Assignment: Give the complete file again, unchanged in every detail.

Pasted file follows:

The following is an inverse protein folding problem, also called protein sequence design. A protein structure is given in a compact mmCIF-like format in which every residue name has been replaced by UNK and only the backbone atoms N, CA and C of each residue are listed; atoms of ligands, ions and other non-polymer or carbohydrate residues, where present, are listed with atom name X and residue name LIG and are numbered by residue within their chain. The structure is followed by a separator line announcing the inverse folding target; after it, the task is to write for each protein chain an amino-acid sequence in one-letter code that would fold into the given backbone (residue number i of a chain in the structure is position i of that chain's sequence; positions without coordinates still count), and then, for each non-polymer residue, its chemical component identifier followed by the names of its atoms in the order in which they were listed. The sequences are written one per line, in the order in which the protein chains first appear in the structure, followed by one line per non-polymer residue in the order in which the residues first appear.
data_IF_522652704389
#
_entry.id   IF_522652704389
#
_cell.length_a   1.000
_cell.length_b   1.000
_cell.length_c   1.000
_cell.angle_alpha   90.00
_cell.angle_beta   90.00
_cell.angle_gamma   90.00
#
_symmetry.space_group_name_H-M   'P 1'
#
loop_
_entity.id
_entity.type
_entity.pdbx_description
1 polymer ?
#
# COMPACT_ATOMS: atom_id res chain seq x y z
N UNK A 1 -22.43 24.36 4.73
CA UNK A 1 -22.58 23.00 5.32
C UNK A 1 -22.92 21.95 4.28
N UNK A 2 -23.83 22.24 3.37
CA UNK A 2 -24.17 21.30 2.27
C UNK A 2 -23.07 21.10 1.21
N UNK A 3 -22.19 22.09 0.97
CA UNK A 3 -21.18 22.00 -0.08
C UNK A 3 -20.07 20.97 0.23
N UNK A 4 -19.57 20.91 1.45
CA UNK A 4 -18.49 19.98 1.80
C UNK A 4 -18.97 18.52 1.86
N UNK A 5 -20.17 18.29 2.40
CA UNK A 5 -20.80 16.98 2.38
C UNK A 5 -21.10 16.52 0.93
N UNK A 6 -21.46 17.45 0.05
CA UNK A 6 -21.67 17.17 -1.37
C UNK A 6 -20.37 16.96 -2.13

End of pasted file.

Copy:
The following is an inverse protein folding problem, also called protein sequence design. A protein structure is given in a compact mmCIF-like format in which every residue name has been replaced by UNK and only the backbone atoms N, CA and C of each residue are listed; atoms of ligands, ions and other non-polymer or carbohydrate residues, where present, are listed with atom name X and residue name LIG and are numbered by residue within their chain. The structure is followed by a separator line announcing the inverse folding target; after it, the task is to write for each protein chain an amino-acid sequence in one-letter code that would fold into the given backbone (residue number i of a chain in the structure is position i of that chain's sequence; positions without coordinates still count), and then, for each non-polymer residue, its chemical component identifier followed by the names of its atoms in the order in which they were listed. The sequences are written one per line, in the order in which the protein chains first appear in the structure, followed by one line per non-polymer residue in the order in which the residues first appear.
data_IF_522652704389
#
_entry.id   IF_522652704389
#
_cell.length_a   1.000
_cell.length_b   1.000
_cell.length_c   1.000
_cell.angle_alpha   90.00
_cell.angle_beta   90.00
_cell.angle_gamma   90.00
#
_symmetry.space_group_name_H-M   'P 1'
#
loop_
_entity.id
_entity.type
_entity.pdbx_description
1 polymer ?
#
# COMPACT_ATOMS: atom_id res chain seq x y z
N UNK A 1 -22.43 24.36 4.73
CA UNK A 1 -22.58 23.00 5.32
C UNK A 1 -22.92 21.95 4.28
N UNK A 2 -23.83 22.24 3.37
CA UNK A 2 -24.17 21.30 2.27
C UNK A 2 -23.07 21.10 1.21
N UNK A 3 -22.19 22.09 0.97
CA UNK A 3 -21.18 22.00 -0.08
C UNK A 3 -20.07 20.97 0.23
N UNK A 4 -19.57 20.91 1.45
CA UNK A 4 -18.49 19.98 1.80
C UNK A 4 -18.97 18.52 1.86
N UNK A 5 -20.17 18.29 2.40
CA UNK A 5 -20.80 16.98 2.38
C UNK A 5 -21.10 16.52 0.93
N UNK A 6 -21.46 17.45 0.05
CA UNK A 6 -21.67 17.17 -1.37
C UNK A 6 -20.37 16.96 -2.13